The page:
The black colour observed is due an interaction between iodine and starch. It is only the iodine (I2) that is able to produce a blue-black solution upon interacting with starch. The iodine present in the solution is rapidly converted into the iodide by vitamin C. Therefore, at the start of the experiment the colour change can not occur as this requires iodine to react with the starch. Once the Vitamin C has been used up, the iodide can be converted back to iodine by the hydrogen peroxide and when enough iodine is present a complex can be formed with the starch, causing the colour of the solution will change to blue-black.

Oxidation of iodide results in molecular iodine or into tri-iodide ions. If the concentration of iodine is sufficient upon combining with starch, a blue-black colour is produced due to the presence of a starch-iodine complex. In such an experiment, the retardation of the blue-black colour is due to the presence of a reducing agent that does not allow the iodine to accumulate.

The iodine present in the solution is quickly reduced to iodide by vitamin C. This is the rate-determining step as this reduction step occurs at a faster rate than the oxidation step by which the iodide is oxidised into iodine. The iodine is not allowed to accumulate, hence, the blue-black colour is not observed. For the colour to be detected by the naked eye, the concentration needs to be greater than 10-5 mol/L. The reduction and the oxidation reactions are as follows:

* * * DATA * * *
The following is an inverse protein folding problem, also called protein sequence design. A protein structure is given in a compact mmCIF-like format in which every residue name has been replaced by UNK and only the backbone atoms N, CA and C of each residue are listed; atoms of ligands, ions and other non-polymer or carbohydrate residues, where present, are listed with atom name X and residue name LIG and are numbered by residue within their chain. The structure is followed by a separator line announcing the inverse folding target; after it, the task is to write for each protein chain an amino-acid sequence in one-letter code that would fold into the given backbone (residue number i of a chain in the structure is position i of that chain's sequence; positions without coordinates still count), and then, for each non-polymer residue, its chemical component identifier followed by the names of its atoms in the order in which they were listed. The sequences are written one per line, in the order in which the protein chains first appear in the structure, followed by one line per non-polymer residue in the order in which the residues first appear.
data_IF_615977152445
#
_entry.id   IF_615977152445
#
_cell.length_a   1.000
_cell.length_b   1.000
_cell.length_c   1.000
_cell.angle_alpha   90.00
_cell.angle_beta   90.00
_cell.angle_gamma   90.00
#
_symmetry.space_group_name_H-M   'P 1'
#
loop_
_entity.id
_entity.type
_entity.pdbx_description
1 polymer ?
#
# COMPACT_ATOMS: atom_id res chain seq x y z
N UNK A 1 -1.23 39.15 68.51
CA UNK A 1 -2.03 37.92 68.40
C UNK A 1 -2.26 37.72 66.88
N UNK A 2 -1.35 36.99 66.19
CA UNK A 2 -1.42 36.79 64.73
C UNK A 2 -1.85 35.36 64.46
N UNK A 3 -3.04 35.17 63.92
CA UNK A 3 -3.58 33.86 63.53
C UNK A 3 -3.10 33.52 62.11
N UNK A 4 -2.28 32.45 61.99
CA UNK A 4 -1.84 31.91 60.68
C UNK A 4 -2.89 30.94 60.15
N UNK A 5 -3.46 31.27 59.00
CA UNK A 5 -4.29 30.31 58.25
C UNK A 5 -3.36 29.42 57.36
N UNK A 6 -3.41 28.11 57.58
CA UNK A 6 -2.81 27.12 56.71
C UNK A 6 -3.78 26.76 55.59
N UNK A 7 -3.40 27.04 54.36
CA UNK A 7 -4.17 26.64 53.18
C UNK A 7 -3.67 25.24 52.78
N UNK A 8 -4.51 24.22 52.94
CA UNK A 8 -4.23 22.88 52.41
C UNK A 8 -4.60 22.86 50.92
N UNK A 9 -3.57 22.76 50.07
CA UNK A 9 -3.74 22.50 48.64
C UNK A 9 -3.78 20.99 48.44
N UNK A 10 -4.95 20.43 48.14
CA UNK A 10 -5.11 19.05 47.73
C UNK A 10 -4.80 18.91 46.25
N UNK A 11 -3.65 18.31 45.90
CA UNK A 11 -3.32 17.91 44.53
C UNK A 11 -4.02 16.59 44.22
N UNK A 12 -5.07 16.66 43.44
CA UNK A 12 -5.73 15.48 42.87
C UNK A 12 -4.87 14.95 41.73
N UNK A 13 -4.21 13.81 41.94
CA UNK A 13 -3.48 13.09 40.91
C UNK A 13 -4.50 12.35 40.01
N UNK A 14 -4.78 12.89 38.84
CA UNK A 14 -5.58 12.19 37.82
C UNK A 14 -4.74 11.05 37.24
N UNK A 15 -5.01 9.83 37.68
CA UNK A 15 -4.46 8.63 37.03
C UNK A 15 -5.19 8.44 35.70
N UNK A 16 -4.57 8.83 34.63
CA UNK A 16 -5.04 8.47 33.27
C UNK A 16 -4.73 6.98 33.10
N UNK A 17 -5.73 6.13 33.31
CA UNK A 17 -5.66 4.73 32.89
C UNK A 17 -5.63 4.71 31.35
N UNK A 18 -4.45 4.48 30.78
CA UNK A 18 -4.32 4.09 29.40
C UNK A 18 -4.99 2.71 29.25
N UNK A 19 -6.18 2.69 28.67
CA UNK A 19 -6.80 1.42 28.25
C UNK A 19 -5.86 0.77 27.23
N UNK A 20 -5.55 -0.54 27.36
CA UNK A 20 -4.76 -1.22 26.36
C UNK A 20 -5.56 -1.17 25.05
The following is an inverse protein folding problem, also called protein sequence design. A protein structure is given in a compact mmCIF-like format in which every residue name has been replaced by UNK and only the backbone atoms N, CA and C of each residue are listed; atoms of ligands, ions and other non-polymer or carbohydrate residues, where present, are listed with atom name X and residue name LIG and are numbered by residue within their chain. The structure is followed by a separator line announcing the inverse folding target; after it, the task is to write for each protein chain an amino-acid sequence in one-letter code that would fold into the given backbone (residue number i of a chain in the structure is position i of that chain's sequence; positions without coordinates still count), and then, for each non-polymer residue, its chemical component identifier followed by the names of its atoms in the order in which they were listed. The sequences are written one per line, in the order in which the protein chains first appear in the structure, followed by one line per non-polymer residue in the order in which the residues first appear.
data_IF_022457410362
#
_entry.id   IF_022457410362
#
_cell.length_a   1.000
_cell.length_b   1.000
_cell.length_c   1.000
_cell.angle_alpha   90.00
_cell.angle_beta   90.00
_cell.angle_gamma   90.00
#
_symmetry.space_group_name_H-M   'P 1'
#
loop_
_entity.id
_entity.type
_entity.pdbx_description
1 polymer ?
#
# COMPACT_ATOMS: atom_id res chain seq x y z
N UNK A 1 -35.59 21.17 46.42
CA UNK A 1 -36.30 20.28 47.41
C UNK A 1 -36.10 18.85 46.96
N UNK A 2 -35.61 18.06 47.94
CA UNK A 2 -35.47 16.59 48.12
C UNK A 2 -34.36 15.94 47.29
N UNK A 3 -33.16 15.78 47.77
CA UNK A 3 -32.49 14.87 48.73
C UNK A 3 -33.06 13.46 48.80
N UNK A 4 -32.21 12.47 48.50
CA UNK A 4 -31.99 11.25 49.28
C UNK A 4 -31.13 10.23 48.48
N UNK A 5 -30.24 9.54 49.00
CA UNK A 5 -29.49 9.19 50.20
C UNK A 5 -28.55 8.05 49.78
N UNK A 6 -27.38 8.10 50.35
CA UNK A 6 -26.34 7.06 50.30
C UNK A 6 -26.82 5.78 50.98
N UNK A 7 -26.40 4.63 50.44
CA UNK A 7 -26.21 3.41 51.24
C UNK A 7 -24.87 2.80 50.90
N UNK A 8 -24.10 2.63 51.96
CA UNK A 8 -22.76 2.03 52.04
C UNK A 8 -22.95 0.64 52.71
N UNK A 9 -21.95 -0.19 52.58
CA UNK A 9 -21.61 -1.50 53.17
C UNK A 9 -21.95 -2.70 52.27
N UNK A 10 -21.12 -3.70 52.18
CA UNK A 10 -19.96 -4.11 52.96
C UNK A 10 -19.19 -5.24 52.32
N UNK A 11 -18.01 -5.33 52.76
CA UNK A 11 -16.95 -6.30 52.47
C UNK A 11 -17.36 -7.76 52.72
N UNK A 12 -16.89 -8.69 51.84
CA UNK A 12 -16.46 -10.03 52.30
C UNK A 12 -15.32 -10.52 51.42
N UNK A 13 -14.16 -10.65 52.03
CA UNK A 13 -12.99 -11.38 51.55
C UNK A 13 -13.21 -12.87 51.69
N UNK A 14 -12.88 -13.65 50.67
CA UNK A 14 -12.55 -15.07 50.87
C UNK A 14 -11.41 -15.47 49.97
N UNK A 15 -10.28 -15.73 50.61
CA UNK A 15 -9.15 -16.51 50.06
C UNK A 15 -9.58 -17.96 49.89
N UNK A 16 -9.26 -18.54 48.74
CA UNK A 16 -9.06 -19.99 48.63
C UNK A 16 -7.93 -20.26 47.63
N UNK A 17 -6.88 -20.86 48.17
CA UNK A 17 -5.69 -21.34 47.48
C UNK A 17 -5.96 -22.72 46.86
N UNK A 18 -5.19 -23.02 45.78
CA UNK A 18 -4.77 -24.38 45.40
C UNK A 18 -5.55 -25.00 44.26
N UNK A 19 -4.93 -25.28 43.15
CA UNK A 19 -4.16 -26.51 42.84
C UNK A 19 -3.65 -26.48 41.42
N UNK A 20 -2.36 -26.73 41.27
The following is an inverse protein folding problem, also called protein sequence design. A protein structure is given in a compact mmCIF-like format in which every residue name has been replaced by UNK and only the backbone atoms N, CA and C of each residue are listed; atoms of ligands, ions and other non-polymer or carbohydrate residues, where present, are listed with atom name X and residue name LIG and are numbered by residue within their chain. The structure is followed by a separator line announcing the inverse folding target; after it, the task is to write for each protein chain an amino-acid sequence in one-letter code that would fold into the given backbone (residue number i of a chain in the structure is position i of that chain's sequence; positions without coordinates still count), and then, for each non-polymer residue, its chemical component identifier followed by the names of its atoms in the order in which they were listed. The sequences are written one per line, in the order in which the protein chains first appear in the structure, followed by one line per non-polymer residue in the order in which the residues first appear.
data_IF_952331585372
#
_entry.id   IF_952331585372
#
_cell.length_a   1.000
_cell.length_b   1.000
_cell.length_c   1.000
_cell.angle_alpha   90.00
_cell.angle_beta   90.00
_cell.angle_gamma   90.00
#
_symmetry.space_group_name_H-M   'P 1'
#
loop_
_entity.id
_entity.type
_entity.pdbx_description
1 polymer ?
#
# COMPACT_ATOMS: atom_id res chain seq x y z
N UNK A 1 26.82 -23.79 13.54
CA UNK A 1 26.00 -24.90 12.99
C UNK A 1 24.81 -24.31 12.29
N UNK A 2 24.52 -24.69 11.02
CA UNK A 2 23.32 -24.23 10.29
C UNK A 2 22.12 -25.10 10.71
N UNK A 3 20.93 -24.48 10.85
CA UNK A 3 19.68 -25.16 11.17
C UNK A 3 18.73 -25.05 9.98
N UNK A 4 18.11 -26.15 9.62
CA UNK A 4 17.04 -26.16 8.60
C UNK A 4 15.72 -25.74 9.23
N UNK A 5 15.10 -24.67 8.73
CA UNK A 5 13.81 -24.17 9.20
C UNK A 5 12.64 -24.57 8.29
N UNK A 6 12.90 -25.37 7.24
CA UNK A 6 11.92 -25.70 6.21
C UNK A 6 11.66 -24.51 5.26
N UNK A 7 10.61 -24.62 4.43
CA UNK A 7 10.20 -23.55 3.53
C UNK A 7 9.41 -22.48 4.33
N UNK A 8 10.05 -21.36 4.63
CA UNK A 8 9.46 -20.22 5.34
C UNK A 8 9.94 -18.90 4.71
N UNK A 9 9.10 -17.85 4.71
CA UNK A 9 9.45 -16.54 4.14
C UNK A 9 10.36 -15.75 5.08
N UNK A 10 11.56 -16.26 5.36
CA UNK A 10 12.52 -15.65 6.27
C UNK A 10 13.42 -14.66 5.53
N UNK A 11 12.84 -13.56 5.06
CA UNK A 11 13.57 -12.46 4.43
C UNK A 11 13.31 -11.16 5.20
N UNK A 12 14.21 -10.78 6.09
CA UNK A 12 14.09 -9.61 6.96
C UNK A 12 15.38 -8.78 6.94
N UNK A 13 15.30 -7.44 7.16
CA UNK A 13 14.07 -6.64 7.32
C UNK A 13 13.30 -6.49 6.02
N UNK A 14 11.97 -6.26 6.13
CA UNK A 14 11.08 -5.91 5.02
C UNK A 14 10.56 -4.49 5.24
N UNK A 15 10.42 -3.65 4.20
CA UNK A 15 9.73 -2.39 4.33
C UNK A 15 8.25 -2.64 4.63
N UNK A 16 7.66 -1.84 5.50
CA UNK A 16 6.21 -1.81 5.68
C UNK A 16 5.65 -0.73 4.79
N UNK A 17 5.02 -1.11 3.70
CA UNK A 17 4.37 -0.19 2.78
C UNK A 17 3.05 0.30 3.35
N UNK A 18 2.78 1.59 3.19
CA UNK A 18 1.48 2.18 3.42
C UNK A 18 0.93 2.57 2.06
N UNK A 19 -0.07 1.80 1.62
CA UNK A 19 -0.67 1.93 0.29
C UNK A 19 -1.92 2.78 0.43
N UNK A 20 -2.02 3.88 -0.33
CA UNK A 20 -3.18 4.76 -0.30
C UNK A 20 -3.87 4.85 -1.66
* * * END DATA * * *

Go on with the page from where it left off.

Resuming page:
The concentration of the reagents used is set in a way for the vitamin C to be the limiting reagent and thus gets exhausted before the hydrogen peroxide. Once the vitamin C is fully consumed, the hydrogen peroxide converts the iodide into iodine. Since reduction is no longer occurring, the iodine starch can combine and the dark blue colour is produced.

As observed by the naked eye, the black colour appears throughout the entire solution all at once. However, observing the reaction in slow motion, the colour starts to appear at spots at different points within the solution and these spots increase in size to gradually merge into one another. This occurs because when solution A and solution B are mixed together, the mixing is not perfect, which results in areas to be higher in the concentration of a particular reagent.

The rate at which this reaction occurs depends on the concentration of iodine and of vitamin C as well as the temperature results, this is an example of kinetics. The time taken for the blue-black colour to appear is inversely proportional to the concentration of the iodine ions and to the temperature. That is the greater the concentration or the temperature, the less the time needed for the complex product to appear. Whereas an increase in the vitamin C concentration causes a delay in the appearance of the colour as the cycle of the redox reactions occurs for a prolonged period of time.
Chemistry and chemical reactivity by Kotz, Treichel & Townsend.


The iodine clock reaction is especially important due to its unique thermodynamic properties. It is a perfect example for the explanation and understanding of the principle of kinetics, and the direct influence of the concentration and temperature on the rate of a chemical reaction.